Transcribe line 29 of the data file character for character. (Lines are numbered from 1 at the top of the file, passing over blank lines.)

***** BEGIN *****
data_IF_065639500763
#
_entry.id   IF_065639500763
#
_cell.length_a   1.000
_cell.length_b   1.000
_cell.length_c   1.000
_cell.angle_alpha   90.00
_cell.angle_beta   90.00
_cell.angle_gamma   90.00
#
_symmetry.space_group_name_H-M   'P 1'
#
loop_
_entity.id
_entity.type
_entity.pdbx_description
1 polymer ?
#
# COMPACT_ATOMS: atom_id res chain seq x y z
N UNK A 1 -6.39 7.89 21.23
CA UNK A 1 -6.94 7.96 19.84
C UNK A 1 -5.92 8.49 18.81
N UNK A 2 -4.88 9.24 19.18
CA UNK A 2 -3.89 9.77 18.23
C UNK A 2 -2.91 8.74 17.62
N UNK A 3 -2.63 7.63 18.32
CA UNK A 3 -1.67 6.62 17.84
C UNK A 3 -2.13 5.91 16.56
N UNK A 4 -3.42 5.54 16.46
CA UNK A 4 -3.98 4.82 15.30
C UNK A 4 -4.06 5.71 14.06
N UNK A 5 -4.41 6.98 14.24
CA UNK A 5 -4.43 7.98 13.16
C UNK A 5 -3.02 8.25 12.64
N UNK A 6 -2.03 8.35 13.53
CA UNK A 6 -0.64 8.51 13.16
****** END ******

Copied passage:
C UNK A 3 -2.13 5.91 16.56